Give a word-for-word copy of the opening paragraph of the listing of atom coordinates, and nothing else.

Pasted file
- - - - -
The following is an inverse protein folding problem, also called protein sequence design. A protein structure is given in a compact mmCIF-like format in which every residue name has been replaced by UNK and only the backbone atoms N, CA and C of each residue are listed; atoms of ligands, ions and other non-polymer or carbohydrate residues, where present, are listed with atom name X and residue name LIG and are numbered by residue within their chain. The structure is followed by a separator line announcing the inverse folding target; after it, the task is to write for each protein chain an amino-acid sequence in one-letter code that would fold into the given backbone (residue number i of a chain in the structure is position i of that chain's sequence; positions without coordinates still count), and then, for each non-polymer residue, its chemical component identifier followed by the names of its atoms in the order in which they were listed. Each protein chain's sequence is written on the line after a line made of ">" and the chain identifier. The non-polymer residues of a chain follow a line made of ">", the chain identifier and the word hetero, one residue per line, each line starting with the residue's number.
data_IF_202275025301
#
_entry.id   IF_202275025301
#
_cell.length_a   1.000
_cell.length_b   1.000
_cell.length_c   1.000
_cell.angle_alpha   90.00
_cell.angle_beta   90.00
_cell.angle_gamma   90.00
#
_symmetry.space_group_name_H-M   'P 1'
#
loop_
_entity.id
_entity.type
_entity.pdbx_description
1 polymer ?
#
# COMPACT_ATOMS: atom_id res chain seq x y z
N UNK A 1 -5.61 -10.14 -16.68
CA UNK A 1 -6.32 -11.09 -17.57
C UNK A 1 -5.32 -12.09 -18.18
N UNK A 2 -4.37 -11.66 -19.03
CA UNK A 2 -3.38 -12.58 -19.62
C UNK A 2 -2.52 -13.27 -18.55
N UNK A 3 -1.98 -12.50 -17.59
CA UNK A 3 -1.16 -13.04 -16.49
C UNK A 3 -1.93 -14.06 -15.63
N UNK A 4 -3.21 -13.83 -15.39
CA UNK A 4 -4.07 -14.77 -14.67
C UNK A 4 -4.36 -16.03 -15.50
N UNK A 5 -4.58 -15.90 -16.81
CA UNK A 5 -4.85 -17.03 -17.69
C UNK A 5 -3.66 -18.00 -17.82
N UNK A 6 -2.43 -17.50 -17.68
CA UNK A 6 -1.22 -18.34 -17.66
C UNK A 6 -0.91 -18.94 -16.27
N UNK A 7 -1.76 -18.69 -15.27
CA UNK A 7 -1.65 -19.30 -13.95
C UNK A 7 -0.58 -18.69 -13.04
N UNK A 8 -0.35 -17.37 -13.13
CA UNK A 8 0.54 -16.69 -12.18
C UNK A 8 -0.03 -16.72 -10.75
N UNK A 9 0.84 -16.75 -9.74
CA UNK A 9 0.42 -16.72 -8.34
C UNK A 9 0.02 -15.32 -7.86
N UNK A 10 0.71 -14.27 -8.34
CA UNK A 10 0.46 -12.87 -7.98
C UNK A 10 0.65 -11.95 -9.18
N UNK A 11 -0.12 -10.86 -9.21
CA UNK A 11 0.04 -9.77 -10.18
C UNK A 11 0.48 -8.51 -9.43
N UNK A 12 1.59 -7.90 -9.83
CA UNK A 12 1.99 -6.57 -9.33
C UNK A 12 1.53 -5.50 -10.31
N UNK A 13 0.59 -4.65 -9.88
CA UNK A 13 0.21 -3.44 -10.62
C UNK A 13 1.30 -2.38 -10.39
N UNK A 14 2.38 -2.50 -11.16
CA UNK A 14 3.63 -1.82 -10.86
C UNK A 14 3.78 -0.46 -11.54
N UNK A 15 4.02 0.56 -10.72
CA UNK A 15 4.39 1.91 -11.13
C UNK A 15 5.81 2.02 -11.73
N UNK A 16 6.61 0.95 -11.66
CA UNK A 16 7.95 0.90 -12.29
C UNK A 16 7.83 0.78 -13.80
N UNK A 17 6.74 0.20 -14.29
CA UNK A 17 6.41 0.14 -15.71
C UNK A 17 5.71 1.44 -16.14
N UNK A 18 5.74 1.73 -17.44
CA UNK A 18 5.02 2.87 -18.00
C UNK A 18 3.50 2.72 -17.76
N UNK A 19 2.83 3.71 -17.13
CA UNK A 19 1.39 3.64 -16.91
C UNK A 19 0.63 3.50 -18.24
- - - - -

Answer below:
The following is an inverse protein folding problem, also called protein sequence design. A protein structure is given in a compact mmCIF-like format in which every residue name has been replaced by UNK and only the backbone atoms N, CA and C of each residue are listed; atoms of ligands, ions and other non-polymer or carbohydrate residues, where present, are listed with atom name X and residue name LIG and are numbered by residue within their chain. The structure is followed by a separator line announcing the inverse folding target; after it, the task is to write for each protein chain an amino-acid sequence in one-letter code that would fold into the given backbone (residue number i of a chain in the structure is position i of that chain's sequence; positions without coordinates still count), and then, for each non-polymer residue, its chemical component identifier followed by the names of its atoms in the order in which they were listed. Each protein chain's sequence is written on the line after a line made of ">" and the chain identifier. The non-polymer residues of a chain follow a line made of ">", the chain identifier and the word hetero, one residue per line, each line starting with the residue's number.